Read more at the co-working wiki, and if you can't find a space in your community, start one.
Take an improv class.
This is easily the best decision I've ever made. Confidence and decisiveness are a huge part of freelancing, and I promise improv will provide you those skills and many more.
I participated in the Pittsburgh Global Game jam this past weekend. In a sentence, the GGJ is a worldwide event where teams make a game in under 48 hours according to a predetermined theme – read more here. I was the 2D artist on a team with two […]
On the F layout: The F-Layout relies upon various eyetracking studies for it’s foundational concept. These scientific studies show that web surfers read the screen in an “F” pattern – seeing the top, upper left corner and left sides of the screen most… only occasionally taking glances […]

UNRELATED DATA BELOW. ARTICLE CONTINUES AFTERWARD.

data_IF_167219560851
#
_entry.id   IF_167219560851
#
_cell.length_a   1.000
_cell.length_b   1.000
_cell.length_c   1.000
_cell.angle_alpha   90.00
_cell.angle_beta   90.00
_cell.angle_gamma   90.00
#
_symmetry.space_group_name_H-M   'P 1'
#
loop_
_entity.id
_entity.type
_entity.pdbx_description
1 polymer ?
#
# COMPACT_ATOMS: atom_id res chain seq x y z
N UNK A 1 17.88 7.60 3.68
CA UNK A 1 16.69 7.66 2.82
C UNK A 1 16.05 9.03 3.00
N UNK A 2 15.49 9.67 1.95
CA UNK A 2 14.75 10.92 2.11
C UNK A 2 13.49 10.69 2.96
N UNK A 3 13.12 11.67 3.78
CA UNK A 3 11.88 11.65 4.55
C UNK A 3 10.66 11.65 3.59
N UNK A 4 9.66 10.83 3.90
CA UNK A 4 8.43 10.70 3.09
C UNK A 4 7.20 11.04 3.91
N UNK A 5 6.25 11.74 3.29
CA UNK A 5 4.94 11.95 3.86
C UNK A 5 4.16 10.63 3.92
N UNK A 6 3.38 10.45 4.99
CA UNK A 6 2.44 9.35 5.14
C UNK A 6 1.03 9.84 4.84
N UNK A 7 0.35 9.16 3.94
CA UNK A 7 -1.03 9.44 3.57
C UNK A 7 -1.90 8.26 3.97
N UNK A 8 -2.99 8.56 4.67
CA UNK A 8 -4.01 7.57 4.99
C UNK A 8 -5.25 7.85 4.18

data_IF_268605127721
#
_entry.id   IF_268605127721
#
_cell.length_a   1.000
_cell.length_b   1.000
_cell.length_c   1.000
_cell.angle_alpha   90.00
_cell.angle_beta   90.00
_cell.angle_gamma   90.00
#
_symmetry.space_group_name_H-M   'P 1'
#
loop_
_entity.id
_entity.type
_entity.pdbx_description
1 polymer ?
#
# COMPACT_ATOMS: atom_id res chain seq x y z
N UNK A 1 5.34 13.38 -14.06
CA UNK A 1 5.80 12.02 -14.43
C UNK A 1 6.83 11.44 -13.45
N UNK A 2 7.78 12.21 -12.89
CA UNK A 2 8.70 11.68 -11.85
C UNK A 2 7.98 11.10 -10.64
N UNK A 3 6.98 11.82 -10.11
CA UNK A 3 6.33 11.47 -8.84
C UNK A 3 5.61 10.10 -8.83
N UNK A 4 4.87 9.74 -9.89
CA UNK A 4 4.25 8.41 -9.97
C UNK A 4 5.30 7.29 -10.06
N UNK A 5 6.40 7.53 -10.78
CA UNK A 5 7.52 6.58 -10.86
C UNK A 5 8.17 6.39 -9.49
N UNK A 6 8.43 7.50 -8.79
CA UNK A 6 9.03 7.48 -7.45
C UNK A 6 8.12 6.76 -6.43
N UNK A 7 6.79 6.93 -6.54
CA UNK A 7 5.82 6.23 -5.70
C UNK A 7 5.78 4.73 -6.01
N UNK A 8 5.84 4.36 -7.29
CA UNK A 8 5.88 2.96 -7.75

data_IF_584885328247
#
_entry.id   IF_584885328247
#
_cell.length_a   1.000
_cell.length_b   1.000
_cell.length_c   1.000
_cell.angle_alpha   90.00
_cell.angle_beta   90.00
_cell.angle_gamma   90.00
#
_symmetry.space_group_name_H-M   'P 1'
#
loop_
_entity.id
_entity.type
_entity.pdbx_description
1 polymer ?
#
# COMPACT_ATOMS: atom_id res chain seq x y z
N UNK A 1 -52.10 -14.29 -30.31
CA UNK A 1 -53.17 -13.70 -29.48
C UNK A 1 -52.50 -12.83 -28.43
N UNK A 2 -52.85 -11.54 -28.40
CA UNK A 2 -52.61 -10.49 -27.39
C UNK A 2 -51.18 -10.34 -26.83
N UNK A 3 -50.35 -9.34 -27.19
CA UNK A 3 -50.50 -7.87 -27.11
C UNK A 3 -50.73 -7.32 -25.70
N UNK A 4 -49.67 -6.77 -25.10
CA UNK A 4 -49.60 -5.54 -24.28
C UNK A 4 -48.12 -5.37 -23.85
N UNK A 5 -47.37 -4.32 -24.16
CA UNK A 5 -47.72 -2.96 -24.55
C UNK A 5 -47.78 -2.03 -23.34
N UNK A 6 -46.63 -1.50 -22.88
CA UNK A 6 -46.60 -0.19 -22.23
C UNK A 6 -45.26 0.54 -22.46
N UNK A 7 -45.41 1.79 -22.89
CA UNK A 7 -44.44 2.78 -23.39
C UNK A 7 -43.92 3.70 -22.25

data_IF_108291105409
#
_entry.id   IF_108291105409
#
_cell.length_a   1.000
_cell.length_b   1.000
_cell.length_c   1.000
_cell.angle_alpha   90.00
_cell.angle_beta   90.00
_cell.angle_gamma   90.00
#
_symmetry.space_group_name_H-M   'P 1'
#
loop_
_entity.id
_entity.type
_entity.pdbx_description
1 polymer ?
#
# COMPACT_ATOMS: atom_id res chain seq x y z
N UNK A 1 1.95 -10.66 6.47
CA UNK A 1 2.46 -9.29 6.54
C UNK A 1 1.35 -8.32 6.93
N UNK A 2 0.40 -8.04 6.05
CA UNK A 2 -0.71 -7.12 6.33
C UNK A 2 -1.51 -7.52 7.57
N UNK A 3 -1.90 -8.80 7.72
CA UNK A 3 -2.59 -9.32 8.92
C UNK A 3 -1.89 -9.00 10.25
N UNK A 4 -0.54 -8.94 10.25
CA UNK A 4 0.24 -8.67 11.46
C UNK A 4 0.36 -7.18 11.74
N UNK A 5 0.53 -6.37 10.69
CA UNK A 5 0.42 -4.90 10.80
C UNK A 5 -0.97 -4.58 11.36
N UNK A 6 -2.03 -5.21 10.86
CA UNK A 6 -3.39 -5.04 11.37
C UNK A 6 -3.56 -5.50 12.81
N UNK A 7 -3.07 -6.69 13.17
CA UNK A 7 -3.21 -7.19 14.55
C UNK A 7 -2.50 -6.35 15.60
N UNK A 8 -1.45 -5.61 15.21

I just watched a great webinar at Connected Learning with Katie Salen who is a co-author of Rules of Play, and director of the Institute of Play. Below is a recording followed by some notes.
Katie Salen: Making Learning Irresistible: 6 Principles of Game-like Learning
Key Design Principles
How do we to take a theory and translate it into an actionable principle?
Creating a need to know:
Games drop players into problem spaces that a player is willing to confront and solve.
Curriculum design should revolve around creating a need to know, not about what to know.
Games as spaces of possibility:
Teachers create a space of possibility for students or players to tinker, explore, and test assumptions.
Start with content to teach and present it in a space for learners to experiment.
Get students comfortable with failing by structuring coursework around iterations.
Article: Learning to Play to Learn – Lessons in Educational Game Design by Eric Zimmerman and Nick Fortugno Excellent article summarizing the state of educational games. It addressing the split between educators and developers as well as the importance of using games to […]